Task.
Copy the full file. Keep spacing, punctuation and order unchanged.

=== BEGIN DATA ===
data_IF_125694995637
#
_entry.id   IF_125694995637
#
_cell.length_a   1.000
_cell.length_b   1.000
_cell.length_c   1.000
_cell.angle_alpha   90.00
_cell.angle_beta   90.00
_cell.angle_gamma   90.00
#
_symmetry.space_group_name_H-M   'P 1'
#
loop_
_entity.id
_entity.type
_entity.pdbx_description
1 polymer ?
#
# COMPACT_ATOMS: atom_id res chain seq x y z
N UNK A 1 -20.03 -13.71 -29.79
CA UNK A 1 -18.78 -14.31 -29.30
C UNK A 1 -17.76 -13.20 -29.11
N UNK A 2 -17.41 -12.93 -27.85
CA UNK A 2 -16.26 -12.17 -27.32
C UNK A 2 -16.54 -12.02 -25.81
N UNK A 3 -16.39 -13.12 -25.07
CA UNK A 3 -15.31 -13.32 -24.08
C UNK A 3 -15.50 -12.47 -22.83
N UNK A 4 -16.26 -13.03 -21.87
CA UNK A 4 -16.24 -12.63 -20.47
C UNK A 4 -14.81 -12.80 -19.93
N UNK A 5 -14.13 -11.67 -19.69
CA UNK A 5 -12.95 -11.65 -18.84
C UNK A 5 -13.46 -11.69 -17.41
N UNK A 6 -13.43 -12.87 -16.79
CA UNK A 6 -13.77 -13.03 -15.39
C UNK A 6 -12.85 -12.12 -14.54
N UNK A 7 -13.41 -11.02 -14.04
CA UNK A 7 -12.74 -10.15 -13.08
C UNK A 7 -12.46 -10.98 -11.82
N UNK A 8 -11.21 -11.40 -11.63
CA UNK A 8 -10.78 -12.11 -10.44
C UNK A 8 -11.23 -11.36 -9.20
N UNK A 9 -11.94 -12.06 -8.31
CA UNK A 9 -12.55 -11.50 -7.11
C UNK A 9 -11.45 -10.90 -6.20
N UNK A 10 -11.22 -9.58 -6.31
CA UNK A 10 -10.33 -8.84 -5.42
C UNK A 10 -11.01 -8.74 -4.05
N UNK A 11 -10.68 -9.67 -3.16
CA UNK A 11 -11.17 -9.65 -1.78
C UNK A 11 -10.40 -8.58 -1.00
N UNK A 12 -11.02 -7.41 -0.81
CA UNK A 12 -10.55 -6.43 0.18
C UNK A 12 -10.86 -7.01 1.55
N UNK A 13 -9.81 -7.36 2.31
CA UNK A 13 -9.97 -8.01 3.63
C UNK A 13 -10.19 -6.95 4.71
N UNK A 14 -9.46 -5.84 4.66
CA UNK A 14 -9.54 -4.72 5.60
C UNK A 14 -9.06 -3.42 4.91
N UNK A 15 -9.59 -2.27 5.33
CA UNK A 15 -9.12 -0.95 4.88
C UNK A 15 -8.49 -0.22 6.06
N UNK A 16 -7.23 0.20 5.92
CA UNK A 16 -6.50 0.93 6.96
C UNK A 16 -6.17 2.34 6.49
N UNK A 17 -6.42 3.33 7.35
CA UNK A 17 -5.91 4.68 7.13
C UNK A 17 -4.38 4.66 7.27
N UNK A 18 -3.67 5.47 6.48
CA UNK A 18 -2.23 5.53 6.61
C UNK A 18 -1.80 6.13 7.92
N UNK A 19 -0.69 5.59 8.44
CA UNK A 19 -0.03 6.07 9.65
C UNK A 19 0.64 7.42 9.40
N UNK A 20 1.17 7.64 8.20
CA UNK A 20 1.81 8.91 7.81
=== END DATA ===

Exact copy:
data_IF_125694995637
#
_entry.id   IF_125694995637
#
_cell.length_a   1.000
_cell.length_b   1.000
_cell.length_c   1.000
_cell.angle_alpha   90.00
_cell.angle_beta   90.00
_cell.angle_gamma   90.00
#
_symmetry.space_group_name_H-M   'P 1'
#
loop_
_entity.id
_entity.type
_entity.pdbx_description
1 polymer ?
#
# COMPACT_ATOMS: atom_id res chain seq x y z
N UNK A 1 -20.03 -13.71 -29.79
CA UNK A 1 -18.78 -14.31 -29.30
C UNK A 1 -17.76 -13.20 -29.11
N UNK A 2 -17.41 -12.93 -27.85
CA UNK A 2 -16.26 -12.17 -27.32
C UNK A 2 -16.54 -12.02 -25.81
N UNK A 3 -16.39 -13.12 -25.07
CA UNK A 3 -15.31 -13.32 -24.08
C UNK A 3 -15.50 -12.47 -22.83
N UNK A 4 -16.26 -13.03 -21.87
CA UNK A 4 -16.24 -12.63 -20.47
C UNK A 4 -14.81 -12.80 -19.93
N UNK A 5 -14.13 -11.67 -19.69
CA UNK A 5 -12.95 -11.65 -18.84
C UNK A 5 -13.46 -11.69 -17.41
N UNK A 6 -13.43 -12.87 -16.79
CA UNK A 6 -13.77 -13.03 -15.39
C UNK A 6 -12.85 -12.12 -14.54
N UNK A 7 -13.41 -11.02 -14.04
CA UNK A 7 -12.74 -10.15 -13.08
C UNK A 7 -12.46 -10.98 -11.82
N UNK A 8 -11.21 -11.40 -11.63
CA UNK A 8 -10.78 -12.11 -10.44
C UNK A 8 -11.23 -11.36 -9.20
N UNK A 9 -11.94 -12.06 -8.31
CA UNK A 9 -12.55 -11.50 -7.11
C UNK A 9 -11.45 -10.90 -6.20
N UNK A 10 -11.22 -9.58 -6.31
CA UNK A 10 -10.33 -8.84 -5.42
C UNK A 10 -11.01 -8.74 -4.05
N UNK A 11 -10.68 -9.67 -3.16
CA UNK A 11 -11.17 -9.65 -1.78
C UNK A 11 -10.40 -8.58 -1.00
N UNK A 12 -11.02 -7.41 -0.81
CA UNK A 12 -10.55 -6.43 0.18
C UNK A 12 -10.86 -7.01 1.55
N UNK A 13 -9.81 -7.36 2.31
CA UNK A 13 -9.97 -8.01 3.63
C UNK A 13 -10.19 -6.95 4.71
N UNK A 14 -9.46 -5.84 4.66
CA UNK A 14 -9.54 -4.72 5.60
C UNK A 14 -9.06 -3.42 4.91
N UNK A 15 -9.59 -2.27 5.33
CA UNK A 15 -9.12 -0.95 4.88
C UNK A 15 -8.49 -0.22 6.06
N UNK A 16 -7.23 0.20 5.92
CA UNK A 16 -6.50 0.93 6.96
C UNK A 16 -6.17 2.34 6.49
N UNK A 17 -6.42 3.33 7.35
CA UNK A 17 -5.91 4.68 7.13
C UNK A 17 -4.38 4.66 7.27
N UNK A 18 -3.67 5.47 6.48
CA UNK A 18 -2.23 5.53 6.61
C UNK A 18 -1.80 6.13 7.92
N UNK A 19 -0.69 5.59 8.44
CA UNK A 19 -0.03 6.07 9.65
C UNK A 19 0.64 7.42 9.40
N UNK A 20 1.17 7.64 8.20
CA UNK A 20 1.81 8.91 7.81